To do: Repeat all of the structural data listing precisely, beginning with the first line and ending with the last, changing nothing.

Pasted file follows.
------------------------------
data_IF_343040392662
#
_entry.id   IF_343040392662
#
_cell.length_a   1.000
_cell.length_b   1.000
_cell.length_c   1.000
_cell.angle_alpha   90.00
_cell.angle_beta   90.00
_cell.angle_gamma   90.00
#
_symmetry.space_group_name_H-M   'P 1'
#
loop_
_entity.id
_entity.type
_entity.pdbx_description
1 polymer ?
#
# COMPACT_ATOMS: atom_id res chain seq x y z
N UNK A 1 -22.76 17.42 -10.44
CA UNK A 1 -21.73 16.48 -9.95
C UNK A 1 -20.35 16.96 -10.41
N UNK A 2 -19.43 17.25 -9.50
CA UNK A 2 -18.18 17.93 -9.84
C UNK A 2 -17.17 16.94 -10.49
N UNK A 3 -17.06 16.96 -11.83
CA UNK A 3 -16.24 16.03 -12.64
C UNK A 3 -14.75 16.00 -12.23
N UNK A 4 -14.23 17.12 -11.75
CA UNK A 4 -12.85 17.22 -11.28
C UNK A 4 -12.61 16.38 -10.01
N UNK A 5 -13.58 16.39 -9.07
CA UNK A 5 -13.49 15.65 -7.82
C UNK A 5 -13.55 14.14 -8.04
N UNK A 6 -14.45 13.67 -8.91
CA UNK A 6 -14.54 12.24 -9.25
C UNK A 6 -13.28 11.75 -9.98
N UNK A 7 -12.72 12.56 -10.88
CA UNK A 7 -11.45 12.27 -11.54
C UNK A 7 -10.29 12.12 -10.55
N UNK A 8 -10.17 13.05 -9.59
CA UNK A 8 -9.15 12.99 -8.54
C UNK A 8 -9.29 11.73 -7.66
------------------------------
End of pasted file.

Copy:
data_IF_343040392662
#
_entry.id   IF_343040392662
#
_cell.length_a   1.000
_cell.length_b   1.000
_cell.length_c   1.000
_cell.angle_alpha   90.00
_cell.angle_beta   90.00
_cell.angle_gamma   90.00
#
_symmetry.space_group_name_H-M   'P 1'
#
loop_
_entity.id
_entity.type
_entity.pdbx_description
1 polymer ?
#
# COMPACT_ATOMS: atom_id res chain seq x y z
N UNK A 1 -22.76 17.42 -10.44
CA UNK A 1 -21.73 16.48 -9.95
C UNK A 1 -20.35 16.96 -10.41
N UNK A 2 -19.43 17.25 -9.50
CA UNK A 2 -18.18 17.93 -9.84
C UNK A 2 -17.17 16.94 -10.49
N UNK A 3 -17.06 16.96 -11.83
CA UNK A 3 -16.24 16.03 -12.64
C UNK A 3 -14.75 16.00 -12.23
N UNK A 4 -14.23 17.12 -11.75
CA UNK A 4 -12.85 17.22 -11.28
C UNK A 4 -12.61 16.38 -10.01
N UNK A 5 -13.58 16.39 -9.07
CA UNK A 5 -13.49 15.65 -7.82
C UNK A 5 -13.55 14.14 -8.04
N UNK A 6 -14.45 13.67 -8.91
CA UNK A 6 -14.54 12.24 -9.25
C UNK A 6 -13.28 11.75 -9.98
N UNK A 7 -12.72 12.56 -10.88
CA UNK A 7 -11.45 12.27 -11.54
C UNK A 7 -10.29 12.12 -10.55
N UNK A 8 -10.17 13.05 -9.59
CA UNK A 8 -9.15 12.99 -8.54
C UNK A 8 -9.29 11.73 -7.66